By Fred Matheny
There can be a conflict between results of lab studies versus real-world experience. Often, the researchers conclude one thing while clinicians and coaches find the opposite to be true. This conflict between scientific conclusions and a real cyclist’s performance on the road was clearly shown in a series of biomechanical studies undertaken by Maury Hull, Ph.D., from the Biomedical Engineering Department at the University of California at Davis.
Hull noted that 25% of all cycling injuries involve the knee. Patellofemoral pain (in front, under the kneecap) was the chief knee complaint. Hull hypothesized that tibial rotation during the pedal stroke might cause friction and pain under the patella.
He theorized that because pedals with float allow the foot to rotate laterally a few degrees before reaching the release point, this might make the tibia rotate during pedaling and cause the patella to ride to one side or the other of the femoral groove. That wouldn’t be a good thing.The patella needs to stay in its groove where cartilage can protect the bone surfaces. When the patella moves away from the proper track, either from muscle imbalances or other factors such as tibial rotation, the cartilage is threatened.
One problem: it’s difficult to measure directly the friction under a living person’s kneecap. So Hull devised a machine that could rotate the tibia of a cadaver knee while simultaneously pulling on various muscles and tendons to simulate the pedal stroke.
Because he was using a cadaver knee, Hull could peel back the skin around the patella. He inserted friction-sensitive film between the backside of the patella and the femoral groove. The film then recorded where the pressure was greatest.
Hull showed a slide of the apparatus with a cadaver knee in place, going through the motions. From this experiment, he concluded that tibial rotation can indeed cause unwanted friction to the back of the patella.
Hull’s recommendation then is that pedals should not allow any float.
Hull also was interested in whether wedging or shimming the cleat might exacerbate kneecap problems. Wedges are popular among bike fitters to solve alignment problems. When looked at from the front, the rider’s kneecap should be directly above the foot and in line with the hip joint throughout the pedal stroke.
If the foot collapses inward due to a weak arch or other problems, it can be shored up with judicious use of wedges commercially available (such as the one pictured) placed between the cleat and shoe sole. In almost all cases, the thick side of the wedge goes under the inside of the shoe toward the crankarm, thus tilting the foot slightly to the outside in a position known as varus.
However, Hull’s cadaver knee did better when the thick side of the wedge was placed on the outside of the shoe, thus everting the knee toward a knock-knee position.
This conclusion drew audible gasps from the audience composed of many professional bike fitters. It runs counter to general practice and counter to the observations of top clinicians. It was a clear case of a carefully designed study that concluded exactly the opposite of what years of practical and clinical experience had discovered.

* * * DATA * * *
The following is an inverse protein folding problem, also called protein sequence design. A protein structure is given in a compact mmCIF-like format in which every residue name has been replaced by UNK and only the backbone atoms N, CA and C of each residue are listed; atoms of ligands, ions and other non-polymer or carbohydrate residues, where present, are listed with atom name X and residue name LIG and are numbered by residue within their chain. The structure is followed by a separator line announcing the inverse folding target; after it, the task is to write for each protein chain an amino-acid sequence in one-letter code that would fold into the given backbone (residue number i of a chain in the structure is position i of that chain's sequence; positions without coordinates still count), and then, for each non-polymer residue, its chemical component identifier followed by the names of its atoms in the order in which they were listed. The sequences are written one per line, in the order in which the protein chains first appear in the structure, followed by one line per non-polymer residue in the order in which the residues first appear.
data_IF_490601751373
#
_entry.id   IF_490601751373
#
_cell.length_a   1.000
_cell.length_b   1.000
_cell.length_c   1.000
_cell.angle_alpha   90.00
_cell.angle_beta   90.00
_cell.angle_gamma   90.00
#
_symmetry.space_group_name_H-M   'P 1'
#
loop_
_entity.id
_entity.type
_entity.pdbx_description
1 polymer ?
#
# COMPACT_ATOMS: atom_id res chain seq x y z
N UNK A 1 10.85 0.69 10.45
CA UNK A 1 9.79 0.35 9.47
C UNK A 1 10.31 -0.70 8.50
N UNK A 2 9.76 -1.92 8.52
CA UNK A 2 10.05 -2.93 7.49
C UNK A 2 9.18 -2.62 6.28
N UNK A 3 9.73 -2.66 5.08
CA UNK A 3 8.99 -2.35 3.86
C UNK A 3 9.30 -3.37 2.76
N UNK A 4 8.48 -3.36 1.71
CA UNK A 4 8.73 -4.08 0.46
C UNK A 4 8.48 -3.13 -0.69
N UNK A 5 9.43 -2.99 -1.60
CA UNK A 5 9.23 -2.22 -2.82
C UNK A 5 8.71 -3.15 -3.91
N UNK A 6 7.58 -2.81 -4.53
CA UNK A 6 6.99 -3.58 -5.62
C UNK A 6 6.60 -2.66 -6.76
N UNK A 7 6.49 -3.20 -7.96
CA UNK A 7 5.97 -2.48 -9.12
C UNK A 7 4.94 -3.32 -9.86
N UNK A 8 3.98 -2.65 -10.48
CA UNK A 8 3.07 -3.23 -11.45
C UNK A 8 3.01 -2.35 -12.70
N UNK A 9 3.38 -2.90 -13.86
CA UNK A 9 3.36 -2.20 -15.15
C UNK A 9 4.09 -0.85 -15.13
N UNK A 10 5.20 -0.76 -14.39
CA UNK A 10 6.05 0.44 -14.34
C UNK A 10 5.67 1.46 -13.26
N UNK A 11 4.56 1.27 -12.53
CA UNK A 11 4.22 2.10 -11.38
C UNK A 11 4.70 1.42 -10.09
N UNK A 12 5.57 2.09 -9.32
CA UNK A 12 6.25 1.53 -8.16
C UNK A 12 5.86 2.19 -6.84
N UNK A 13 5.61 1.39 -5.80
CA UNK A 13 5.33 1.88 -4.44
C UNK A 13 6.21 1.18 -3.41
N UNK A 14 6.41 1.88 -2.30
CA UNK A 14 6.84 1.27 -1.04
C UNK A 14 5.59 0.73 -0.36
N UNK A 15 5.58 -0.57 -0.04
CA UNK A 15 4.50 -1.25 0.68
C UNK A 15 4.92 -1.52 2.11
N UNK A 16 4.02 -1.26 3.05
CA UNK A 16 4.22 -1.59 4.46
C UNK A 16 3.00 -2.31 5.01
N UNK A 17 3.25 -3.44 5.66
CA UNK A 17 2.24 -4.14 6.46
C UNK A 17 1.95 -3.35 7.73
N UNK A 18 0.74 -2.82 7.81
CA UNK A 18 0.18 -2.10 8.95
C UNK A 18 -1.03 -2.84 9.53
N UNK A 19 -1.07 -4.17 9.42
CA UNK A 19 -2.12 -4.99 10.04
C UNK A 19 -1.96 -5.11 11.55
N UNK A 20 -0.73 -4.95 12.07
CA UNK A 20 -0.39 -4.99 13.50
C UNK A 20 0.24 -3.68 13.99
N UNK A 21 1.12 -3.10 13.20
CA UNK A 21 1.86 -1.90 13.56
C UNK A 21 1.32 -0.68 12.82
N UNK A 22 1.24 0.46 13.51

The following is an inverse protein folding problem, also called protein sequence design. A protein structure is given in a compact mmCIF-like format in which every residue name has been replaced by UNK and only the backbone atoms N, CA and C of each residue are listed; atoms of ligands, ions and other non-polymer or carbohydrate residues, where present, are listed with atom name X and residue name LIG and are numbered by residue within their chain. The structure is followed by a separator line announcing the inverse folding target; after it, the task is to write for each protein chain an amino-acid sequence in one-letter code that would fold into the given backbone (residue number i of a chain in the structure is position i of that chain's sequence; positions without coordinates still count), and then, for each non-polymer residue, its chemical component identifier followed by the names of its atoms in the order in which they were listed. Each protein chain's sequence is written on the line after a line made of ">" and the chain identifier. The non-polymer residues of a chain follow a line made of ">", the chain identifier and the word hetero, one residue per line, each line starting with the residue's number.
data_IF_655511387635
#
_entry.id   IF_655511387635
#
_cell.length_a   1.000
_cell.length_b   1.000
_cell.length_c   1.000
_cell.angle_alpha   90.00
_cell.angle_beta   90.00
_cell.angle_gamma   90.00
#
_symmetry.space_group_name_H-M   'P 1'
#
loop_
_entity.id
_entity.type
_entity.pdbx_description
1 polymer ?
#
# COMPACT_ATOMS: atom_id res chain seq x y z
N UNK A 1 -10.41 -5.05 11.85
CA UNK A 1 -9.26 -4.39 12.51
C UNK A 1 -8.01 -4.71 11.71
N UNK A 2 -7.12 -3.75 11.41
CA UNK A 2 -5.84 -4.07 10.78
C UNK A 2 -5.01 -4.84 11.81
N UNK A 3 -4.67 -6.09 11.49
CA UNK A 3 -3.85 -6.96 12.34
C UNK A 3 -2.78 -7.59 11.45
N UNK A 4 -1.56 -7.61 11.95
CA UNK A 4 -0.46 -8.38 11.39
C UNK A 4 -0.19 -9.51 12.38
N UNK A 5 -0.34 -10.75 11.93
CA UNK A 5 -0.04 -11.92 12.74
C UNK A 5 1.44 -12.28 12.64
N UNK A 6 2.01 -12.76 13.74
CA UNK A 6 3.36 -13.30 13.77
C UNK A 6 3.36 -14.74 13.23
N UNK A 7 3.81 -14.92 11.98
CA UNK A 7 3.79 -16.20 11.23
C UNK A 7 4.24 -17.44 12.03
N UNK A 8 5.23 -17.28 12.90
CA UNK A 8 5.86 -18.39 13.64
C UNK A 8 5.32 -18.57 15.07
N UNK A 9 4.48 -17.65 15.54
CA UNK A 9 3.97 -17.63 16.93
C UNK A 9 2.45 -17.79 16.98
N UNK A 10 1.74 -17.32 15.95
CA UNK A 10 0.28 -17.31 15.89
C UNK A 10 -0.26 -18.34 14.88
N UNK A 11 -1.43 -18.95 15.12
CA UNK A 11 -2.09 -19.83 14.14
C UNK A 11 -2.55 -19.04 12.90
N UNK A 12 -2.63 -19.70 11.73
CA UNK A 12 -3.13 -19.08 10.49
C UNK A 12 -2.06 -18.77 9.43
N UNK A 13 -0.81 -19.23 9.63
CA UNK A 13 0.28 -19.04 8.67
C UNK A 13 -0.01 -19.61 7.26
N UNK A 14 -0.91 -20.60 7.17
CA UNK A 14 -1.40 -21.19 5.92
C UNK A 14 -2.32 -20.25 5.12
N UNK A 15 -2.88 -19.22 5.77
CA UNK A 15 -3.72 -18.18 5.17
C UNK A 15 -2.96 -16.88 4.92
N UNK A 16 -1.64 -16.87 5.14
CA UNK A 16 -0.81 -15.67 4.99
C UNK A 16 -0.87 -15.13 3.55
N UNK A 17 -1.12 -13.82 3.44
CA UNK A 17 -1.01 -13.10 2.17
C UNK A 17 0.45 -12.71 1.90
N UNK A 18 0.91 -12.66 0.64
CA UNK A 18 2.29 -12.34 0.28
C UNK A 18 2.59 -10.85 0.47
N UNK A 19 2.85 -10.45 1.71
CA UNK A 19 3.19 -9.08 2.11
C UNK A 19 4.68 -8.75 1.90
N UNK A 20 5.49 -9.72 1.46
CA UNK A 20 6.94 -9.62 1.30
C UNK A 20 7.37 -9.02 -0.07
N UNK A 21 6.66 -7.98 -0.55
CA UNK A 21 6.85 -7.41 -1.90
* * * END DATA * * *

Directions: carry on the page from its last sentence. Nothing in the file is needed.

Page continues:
Does this mean that Hull’s study was flawed? Does it imply that we can’t trust science? Or does it mean that common sense and experience have once more been trumped by inventive research? After all, common sense has been a notable casualty of science for hundreds of years. Common sense tells us that the earth is flat, that it is stationary while the sun moves around it and that light can’t behave like both a particle and a wave at the same time. But science has shown these commonsense ideas to be faulty. If that’s the case here, we should all purchase pedals that don’t float and shim our cleats so we ride knock kneed.
It’s important to note that Hull is no scientific lightweight. His research has spanned more than 30 years and is highly regarded in both the scientific and cycling communities. He’s a longtime cyclist himself. So there’s nothing inherently wrong with his studies or their methodology. However, they point out the gap that sometimes exists between a tightly controlled study and the varying conditions we experience on the open road.
Why should we view Hull’s conclusions with care? Here are 4 caveats expressed about the study:
- A cadaver knee isn’t a living knee.
- A pedal stroke simulated by a machine isn’t the same as an actual pedal stroke.
- The impact of pressure under the kneecap is hard to measure. Arthroscopic examinations show us that some riders whose patellas are pitted and worn on the back side experience no pain. Others, with less visible damage, can’t ride at all. The absence or presence of pressure may not mean much.
- A small minority of riders do fine with no float and an everted foot. Maybe the cadaver was one of them. As Hull himself notes, the anatomy of different riders can vary significantly.
So what’s the bottom line? Take any study with caution. Hull’s findings may apply directly to you — but it’s more likely they don’t. Until a study’s conclusions have been replicated, preferably many times, be wary.
And if the study suggests you make changes in your riding style or position when you’re already injury-free, you’re better off ignoring the temptation. Stick with what works for you.